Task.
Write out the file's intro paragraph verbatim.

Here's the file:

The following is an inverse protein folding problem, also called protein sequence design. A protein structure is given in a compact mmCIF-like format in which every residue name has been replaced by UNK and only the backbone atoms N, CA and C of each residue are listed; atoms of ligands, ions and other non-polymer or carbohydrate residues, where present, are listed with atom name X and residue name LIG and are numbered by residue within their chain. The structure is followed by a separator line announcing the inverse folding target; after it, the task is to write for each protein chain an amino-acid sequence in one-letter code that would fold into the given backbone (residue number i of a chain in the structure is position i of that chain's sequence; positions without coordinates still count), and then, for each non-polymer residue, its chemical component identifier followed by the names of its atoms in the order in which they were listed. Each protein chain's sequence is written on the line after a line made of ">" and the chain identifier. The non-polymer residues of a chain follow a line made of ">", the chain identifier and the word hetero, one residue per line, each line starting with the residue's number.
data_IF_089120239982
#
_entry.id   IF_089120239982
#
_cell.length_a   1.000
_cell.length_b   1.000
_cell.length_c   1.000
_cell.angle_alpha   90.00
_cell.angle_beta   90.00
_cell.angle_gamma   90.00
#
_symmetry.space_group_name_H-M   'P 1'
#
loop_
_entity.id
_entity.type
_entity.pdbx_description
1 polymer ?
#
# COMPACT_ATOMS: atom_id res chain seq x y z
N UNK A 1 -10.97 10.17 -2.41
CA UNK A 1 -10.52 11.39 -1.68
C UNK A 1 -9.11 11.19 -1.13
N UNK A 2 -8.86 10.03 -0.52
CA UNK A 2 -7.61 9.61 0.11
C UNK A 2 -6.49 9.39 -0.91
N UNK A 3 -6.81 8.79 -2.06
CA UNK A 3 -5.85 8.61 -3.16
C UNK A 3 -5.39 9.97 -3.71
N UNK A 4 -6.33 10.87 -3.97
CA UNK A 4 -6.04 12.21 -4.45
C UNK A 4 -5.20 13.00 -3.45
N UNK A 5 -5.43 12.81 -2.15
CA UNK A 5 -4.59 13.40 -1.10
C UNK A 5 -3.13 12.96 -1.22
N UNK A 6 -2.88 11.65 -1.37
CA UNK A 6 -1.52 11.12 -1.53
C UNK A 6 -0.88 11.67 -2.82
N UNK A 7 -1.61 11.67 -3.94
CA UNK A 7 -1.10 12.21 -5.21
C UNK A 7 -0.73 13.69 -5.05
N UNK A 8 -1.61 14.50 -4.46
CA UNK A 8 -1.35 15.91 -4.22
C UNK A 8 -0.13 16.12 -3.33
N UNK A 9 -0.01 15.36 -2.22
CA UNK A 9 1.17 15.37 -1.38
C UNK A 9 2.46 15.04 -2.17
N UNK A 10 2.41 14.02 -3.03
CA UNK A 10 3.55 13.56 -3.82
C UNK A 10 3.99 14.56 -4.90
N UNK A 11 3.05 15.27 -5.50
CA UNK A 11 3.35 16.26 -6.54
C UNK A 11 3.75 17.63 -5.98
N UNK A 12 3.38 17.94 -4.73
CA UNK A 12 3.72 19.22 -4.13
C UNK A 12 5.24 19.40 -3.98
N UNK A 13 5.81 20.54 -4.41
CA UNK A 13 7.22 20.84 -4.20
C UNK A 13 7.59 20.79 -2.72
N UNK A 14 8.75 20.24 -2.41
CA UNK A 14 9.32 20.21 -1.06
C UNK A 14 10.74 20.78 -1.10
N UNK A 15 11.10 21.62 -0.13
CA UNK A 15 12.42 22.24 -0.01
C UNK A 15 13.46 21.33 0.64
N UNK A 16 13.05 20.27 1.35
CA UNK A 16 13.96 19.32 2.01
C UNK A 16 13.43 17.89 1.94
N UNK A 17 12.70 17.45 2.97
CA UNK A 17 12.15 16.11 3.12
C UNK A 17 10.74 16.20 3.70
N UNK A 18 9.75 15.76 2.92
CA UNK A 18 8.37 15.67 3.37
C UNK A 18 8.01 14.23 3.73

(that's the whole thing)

The following is an inverse protein folding problem, also called protein sequence design. A protein structure is given in a compact mmCIF-like format in which every residue name has been replaced by UNK and only the backbone atoms N, CA and C of each residue are listed; atoms of ligands, ions and other non-polymer or carbohydrate residues, where present, are listed with atom name X and residue name LIG and are numbered by residue within their chain. The structure is followed by a separator line announcing the inverse folding target; after it, the task is to write for each protein chain an amino-acid sequence in one-letter code that would fold into the given backbone (residue number i of a chain in the structure is position i of that chain's sequence; positions without coordinates still count), and then, for each non-polymer residue, its chemical component identifier followed by the names of its atoms in the order in which they were listed. Each protein chain's sequence is written on the line after a line made of ">" and the chain identifier. The non-polymer residues of a chain follow a line made of ">", the chain identifier and the word hetero, one residue per line, each line starting with the residue's number.